Sunday, August 16, 2009

The Benefits of Brassicas

The Benefits of Brassicas

Edible plants in the Brassica family (also know as cruciferous vegetables), are grown all over the world – a partial list includes: broccoli, kale, collards, cauliflower, cabbage, napa cabbage, Brussels sprouts, mustards, bok choy, arugula, turnip, radish, daikon, cress, kohlrabi, horseradish, wasabi. These vegetables contain multiple nutrients with anti-cancer properties. In 1992, Drs. Paul Talalay and Jed Fahey of the Johns Hopkins University School of Medicine founded the Brassica Chemoprotection Laboratory, in order to test and cultivate plants that would have the highest levels of protective enzymes.

They isolated a phytochemical in broccoli called SGS, ‘sulforaphane glucosinolate’, an enzyme that helps neutralize cancer-causing chemicals, as well as free radicals, before they can damage DNA and initiate the development of cancer. They found that SGS blocked the formation of mammary tumors in rats treated with a potent carcinogen: The number of rats that developed tumors was reduced by as much as 60%, the number of tumors in each animal was reduced by 80%, and the size of the tumors that did develop was reduced by 75%. Scientists at the American Health Foundation discovered that SGS inhibited the formation of premalignant lesions in the colons of rats. Researchers in Toulouse, France found that SGS induced cell death in human colon carcinoma cells. This study suggests that in addition to the activation of detoxifying enzymes, induction of apoptosis [cell death] is also involved in the sulforaphane-associated prevention of cancer. These results have not yet been validated in humans.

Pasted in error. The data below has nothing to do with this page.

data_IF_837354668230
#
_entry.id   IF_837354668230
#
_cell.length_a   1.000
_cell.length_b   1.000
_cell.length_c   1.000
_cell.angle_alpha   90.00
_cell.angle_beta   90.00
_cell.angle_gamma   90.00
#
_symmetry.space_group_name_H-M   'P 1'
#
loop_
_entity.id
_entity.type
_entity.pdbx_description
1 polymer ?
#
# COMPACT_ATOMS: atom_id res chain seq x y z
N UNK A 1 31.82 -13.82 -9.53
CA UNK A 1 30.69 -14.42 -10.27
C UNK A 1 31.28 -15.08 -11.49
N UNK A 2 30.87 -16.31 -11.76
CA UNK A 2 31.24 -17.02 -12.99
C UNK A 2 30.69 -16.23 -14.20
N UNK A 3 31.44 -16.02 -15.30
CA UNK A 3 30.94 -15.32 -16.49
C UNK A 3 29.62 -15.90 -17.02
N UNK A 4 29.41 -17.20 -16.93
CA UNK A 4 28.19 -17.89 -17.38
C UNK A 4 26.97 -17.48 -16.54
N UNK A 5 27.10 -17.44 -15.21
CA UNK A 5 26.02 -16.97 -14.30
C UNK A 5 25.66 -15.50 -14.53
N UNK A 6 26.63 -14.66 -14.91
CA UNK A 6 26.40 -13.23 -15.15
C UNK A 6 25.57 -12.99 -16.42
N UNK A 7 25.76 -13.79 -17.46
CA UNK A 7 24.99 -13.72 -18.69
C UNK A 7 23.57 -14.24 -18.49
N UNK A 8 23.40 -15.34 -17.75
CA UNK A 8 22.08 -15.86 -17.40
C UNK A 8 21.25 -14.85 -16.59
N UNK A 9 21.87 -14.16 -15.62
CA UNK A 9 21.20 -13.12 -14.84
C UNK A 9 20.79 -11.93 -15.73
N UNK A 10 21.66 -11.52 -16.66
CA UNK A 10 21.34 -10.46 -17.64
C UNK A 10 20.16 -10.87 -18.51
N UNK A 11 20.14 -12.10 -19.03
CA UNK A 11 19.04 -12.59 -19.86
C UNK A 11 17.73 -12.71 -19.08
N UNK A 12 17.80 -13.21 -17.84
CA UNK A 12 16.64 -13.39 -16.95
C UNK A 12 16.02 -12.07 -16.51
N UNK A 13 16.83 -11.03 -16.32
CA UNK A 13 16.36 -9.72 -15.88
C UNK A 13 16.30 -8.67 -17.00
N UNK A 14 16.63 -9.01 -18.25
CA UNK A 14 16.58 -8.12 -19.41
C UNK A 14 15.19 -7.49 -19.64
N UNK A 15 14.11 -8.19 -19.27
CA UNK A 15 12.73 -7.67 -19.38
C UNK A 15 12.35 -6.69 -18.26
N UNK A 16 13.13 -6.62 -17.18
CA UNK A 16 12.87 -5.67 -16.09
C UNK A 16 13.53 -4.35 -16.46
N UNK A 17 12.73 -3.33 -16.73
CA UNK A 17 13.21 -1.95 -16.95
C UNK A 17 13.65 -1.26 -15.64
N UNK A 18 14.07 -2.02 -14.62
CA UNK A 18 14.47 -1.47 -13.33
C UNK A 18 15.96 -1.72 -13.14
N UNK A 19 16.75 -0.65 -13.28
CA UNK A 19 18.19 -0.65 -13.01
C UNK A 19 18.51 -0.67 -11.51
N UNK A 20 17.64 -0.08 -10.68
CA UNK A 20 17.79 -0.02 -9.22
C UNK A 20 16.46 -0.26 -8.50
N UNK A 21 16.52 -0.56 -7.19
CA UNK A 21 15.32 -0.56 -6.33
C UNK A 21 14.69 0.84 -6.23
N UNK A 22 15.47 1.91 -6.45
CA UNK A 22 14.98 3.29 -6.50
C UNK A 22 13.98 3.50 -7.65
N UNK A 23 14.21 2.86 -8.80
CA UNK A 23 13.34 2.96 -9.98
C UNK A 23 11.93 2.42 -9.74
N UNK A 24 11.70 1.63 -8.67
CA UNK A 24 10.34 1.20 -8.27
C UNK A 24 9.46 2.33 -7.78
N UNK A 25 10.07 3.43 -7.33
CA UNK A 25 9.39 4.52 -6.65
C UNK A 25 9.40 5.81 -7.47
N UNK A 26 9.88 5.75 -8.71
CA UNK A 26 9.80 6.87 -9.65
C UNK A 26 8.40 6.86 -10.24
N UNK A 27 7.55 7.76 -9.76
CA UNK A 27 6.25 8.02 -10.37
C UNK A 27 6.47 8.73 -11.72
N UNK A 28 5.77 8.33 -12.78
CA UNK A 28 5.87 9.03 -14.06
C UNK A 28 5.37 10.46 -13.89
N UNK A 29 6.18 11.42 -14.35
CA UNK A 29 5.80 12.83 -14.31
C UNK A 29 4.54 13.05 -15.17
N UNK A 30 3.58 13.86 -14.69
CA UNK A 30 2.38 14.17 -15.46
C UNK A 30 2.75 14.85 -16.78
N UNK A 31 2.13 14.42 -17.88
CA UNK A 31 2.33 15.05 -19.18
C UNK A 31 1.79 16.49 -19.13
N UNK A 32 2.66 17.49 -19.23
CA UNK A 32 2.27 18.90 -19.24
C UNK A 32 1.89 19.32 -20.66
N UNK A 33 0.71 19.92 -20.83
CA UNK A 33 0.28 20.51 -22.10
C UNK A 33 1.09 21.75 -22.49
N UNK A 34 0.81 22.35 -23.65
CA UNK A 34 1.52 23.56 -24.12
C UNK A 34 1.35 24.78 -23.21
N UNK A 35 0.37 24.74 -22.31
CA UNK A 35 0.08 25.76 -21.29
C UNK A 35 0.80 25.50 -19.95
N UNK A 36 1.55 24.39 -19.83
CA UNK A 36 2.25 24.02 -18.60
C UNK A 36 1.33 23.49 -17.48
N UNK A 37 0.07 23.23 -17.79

Dr. Talalay and his team have examined a wide range of broccoli plants to determine which had the highest levels of sulforaphane. Varieties of broccoli were found to differ significantly in the amounts of SGS they contained and, as the plant grows older, the concentration of SGS decreased. Conversely, young plants (three-day-old sprouts) yielded much more concentrated enzyme-induced activity. Findings from this research demonstrated that certain varieties of three-day-old broccoli sprouts contain between 20 and 50 times the concentration of SGS as the mature, cooked vegetable. They are now producing and selling their own variety of broccoli sprouts (, and Brassica teas ( You can often find broccoli sprouts in markets and you can buy organic broccoli seed for sprouting at home: 800-695-2241. Here’s a good site for learning to sprout:

Indole-3-carbinol - another compound in Brassica vegetables has also been found to decrease susceptibility to cancer in laboratory animals. It alters estrogen metabolism in a favorable way, and its metabolite 3'Diindolylmethane is a strong androgen receptor antagonist in human prostate cancer cells. Researchers at the University of California and elsewhere warn that it is too early to start using indole-3-carbinol as a supplement for cancer prevention.

However, it’s always a good time to eat more Brassica vegetables. Grow some of your own. Even if you don’t garden, you can grow radishes in deep pots, or make your own sprouts.
Sadja Greenwood, MD, MPH –back issues on this blog. Leave me a message!
no columns on 8/24/09 or 8/31/09.

Sunday, August 9, 2009

Serotonin and Your Bones

Go to Health: Serotonin and your bones